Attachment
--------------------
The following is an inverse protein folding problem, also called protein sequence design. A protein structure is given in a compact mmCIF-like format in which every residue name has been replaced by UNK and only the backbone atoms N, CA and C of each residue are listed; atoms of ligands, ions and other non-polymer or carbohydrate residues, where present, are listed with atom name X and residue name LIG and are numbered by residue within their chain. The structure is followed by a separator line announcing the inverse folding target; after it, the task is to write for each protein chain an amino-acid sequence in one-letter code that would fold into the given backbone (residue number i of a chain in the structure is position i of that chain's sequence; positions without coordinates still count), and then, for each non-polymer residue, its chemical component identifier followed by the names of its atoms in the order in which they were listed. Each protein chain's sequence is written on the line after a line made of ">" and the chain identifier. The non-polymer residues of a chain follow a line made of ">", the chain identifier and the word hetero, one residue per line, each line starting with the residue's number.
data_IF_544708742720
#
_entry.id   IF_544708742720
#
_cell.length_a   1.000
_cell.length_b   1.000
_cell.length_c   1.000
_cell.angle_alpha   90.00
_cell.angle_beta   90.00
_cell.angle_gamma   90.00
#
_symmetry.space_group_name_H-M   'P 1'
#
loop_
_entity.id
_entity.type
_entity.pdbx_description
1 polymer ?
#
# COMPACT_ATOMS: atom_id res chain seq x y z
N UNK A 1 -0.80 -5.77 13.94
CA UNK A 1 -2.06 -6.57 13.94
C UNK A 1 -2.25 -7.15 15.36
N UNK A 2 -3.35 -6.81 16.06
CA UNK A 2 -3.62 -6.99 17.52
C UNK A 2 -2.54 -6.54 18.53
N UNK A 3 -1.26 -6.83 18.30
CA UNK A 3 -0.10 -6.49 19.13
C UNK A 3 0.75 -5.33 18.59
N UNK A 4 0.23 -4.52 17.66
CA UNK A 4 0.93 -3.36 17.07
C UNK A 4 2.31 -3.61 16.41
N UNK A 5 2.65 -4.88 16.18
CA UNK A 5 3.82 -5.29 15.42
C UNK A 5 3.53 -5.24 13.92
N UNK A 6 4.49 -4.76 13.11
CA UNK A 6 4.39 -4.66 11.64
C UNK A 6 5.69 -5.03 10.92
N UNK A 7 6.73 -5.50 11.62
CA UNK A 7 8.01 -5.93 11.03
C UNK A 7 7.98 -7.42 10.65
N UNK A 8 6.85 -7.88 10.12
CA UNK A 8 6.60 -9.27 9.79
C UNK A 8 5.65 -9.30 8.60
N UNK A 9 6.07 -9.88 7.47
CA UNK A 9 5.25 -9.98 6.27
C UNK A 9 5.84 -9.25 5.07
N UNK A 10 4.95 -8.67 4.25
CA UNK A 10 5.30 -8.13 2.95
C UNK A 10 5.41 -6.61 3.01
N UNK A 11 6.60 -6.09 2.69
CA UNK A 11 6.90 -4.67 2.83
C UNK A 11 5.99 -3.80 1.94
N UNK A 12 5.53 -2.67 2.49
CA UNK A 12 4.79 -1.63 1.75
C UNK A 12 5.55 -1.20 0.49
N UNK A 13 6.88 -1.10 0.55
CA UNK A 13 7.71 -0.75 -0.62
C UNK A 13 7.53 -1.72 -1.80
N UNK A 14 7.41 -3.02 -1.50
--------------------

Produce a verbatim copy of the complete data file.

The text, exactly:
The following is an inverse protein folding problem, also called protein sequence design. A protein structure is given in a compact mmCIF-like format in which every residue name has been replaced by UNK and only the backbone atoms N, CA and C of each residue are listed; atoms of ligands, ions and other non-polymer or carbohydrate residues, where present, are listed with atom name X and residue name LIG and are numbered by residue within their chain. The structure is followed by a separator line announcing the inverse folding target; after it, the task is to write for each protein chain an amino-acid sequence in one-letter code that would fold into the given backbone (residue number i of a chain in the structure is position i of that chain's sequence; positions without coordinates still count), and then, for each non-polymer residue, its chemical component identifier followed by the names of its atoms in the order in which they were listed. Each protein chain's sequence is written on the line after a line made of ">" and the chain identifier. The non-polymer residues of a chain follow a line made of ">", the chain identifier and the word hetero, one residue per line, each line starting with the residue's number.
data_IF_544708742720
#
_entry.id   IF_544708742720
#
_cell.length_a   1.000
_cell.length_b   1.000
_cell.length_c   1.000
_cell.angle_alpha   90.00
_cell.angle_beta   90.00
_cell.angle_gamma   90.00
#
_symmetry.space_group_name_H-M   'P 1'
#
loop_
_entity.id
_entity.type
_entity.pdbx_description
1 polymer ?
#
# COMPACT_ATOMS: atom_id res chain seq x y z
N UNK A 1 -0.80 -5.77 13.94
CA UNK A 1 -2.06 -6.57 13.94
C UNK A 1 -2.25 -7.15 15.36
N UNK A 2 -3.35 -6.81 16.06
CA UNK A 2 -3.62 -6.99 17.52
C UNK A 2 -2.54 -6.54 18.53
N UNK A 3 -1.26 -6.83 18.30
CA UNK A 3 -0.10 -6.49 19.13
C UNK A 3 0.75 -5.33 18.59
N UNK A 4 0.23 -4.52 17.66
CA UNK A 4 0.93 -3.36 17.07
C UNK A 4 2.31 -3.61 16.41
N UNK A 5 2.65 -4.88 16.18
CA UNK A 5 3.82 -5.29 15.42
C UNK A 5 3.53 -5.24 13.92
N UNK A 6 4.49 -4.76 13.11
CA UNK A 6 4.39 -4.66 11.64
C UNK A 6 5.69 -5.03 10.92
N UNK A 7 6.73 -5.50 11.62
CA UNK A 7 8.01 -5.93 11.03
C UNK A 7 7.98 -7.42 10.65
N UNK A 8 6.85 -7.88 10.12
CA UNK A 8 6.60 -9.27 9.79
C UNK A 8 5.65 -9.30 8.60
N UNK A 9 6.07 -9.88 7.47
CA UNK A 9 5.25 -9.98 6.27
C UNK A 9 5.84 -9.25 5.07
N UNK A 10 4.95 -8.67 4.25
CA UNK A 10 5.30 -8.13 2.95
C UNK A 10 5.41 -6.61 3.01
N UNK A 11 6.60 -6.09 2.69
CA UNK A 11 6.90 -4.67 2.83
C UNK A 11 5.99 -3.80 1.94
N UNK A 12 5.53 -2.67 2.49
CA UNK A 12 4.79 -1.63 1.75
C UNK A 12 5.55 -1.20 0.49
N UNK A 13 6.88 -1.10 0.55
CA UNK A 13 7.71 -0.75 -0.62
C UNK A 13 7.53 -1.72 -1.80
N UNK A 14 7.41 -3.02 -1.50